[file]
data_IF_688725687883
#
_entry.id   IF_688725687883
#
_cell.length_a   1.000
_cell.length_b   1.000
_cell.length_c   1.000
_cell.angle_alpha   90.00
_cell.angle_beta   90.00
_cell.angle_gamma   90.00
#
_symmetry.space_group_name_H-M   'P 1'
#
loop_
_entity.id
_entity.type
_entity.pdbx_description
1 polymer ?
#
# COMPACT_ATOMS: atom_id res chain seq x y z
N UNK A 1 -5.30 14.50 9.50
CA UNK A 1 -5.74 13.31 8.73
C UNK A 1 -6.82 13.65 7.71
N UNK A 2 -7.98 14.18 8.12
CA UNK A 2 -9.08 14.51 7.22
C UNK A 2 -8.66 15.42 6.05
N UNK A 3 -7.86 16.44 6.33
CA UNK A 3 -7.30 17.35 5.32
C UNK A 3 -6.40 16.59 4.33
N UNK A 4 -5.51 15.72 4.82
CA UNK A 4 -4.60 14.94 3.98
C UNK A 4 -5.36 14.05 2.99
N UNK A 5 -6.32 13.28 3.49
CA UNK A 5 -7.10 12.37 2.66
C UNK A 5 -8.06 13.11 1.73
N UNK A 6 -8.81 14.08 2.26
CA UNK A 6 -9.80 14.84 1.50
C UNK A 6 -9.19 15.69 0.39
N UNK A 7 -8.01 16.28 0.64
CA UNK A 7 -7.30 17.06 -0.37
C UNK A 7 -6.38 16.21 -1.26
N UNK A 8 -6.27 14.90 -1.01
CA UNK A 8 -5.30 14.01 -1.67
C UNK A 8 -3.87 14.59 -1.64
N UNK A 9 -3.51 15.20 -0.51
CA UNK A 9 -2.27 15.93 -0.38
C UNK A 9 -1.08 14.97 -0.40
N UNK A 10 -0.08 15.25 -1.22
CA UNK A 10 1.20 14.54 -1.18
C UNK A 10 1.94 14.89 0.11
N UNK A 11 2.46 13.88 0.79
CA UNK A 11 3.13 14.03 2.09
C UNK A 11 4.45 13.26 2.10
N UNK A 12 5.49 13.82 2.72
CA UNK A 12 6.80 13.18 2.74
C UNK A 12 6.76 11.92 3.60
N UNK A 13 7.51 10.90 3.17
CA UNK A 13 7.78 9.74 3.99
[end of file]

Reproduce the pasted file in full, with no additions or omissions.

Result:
data_IF_688725687883
#
_entry.id   IF_688725687883
#
_cell.length_a   1.000
_cell.length_b   1.000
_cell.length_c   1.000
_cell.angle_alpha   90.00
_cell.angle_beta   90.00
_cell.angle_gamma   90.00
#
_symmetry.space_group_name_H-M   'P 1'
#
loop_
_entity.id
_entity.type
_entity.pdbx_description
1 polymer ?
#
# COMPACT_ATOMS: atom_id res chain seq x y z
N UNK A 1 -5.30 14.50 9.50
CA UNK A 1 -5.74 13.31 8.73
C UNK A 1 -6.82 13.65 7.71
N UNK A 2 -7.98 14.18 8.12
CA UNK A 2 -9.08 14.51 7.22
C UNK A 2 -8.66 15.42 6.05
N UNK A 3 -7.86 16.44 6.33
CA UNK A 3 -7.30 17.35 5.32
C UNK A 3 -6.40 16.59 4.33
N UNK A 4 -5.51 15.72 4.82
CA UNK A 4 -4.60 14.94 3.98
C UNK A 4 -5.36 14.05 2.99
N UNK A 5 -6.32 13.28 3.49
CA UNK A 5 -7.10 12.37 2.66
C UNK A 5 -8.06 13.11 1.73
N UNK A 6 -8.81 14.08 2.26
CA UNK A 6 -9.80 14.84 1.50
C UNK A 6 -9.19 15.69 0.39
N UNK A 7 -8.01 16.28 0.64
CA UNK A 7 -7.30 17.06 -0.37
C UNK A 7 -6.38 16.21 -1.26
N UNK A 8 -6.27 14.90 -1.01
CA UNK A 8 -5.30 14.01 -1.67
C UNK A 8 -3.87 14.59 -1.64
N UNK A 9 -3.51 15.20 -0.51
CA UNK A 9 -2.27 15.93 -0.38
C UNK A 9 -1.08 14.97 -0.40
N UNK A 10 -0.08 15.25 -1.22
CA UNK A 10 1.20 14.54 -1.18
C UNK A 10 1.94 14.89 0.11
N UNK A 11 2.46 13.88 0.79
CA UNK A 11 3.13 14.03 2.09
C UNK A 11 4.45 13.26 2.10
N UNK A 12 5.49 13.82 2.72
CA UNK A 12 6.80 13.18 2.74
C UNK A 12 6.76 11.92 3.60
N UNK A 13 7.51 10.90 3.17
CA UNK A 13 7.78 9.74 3.99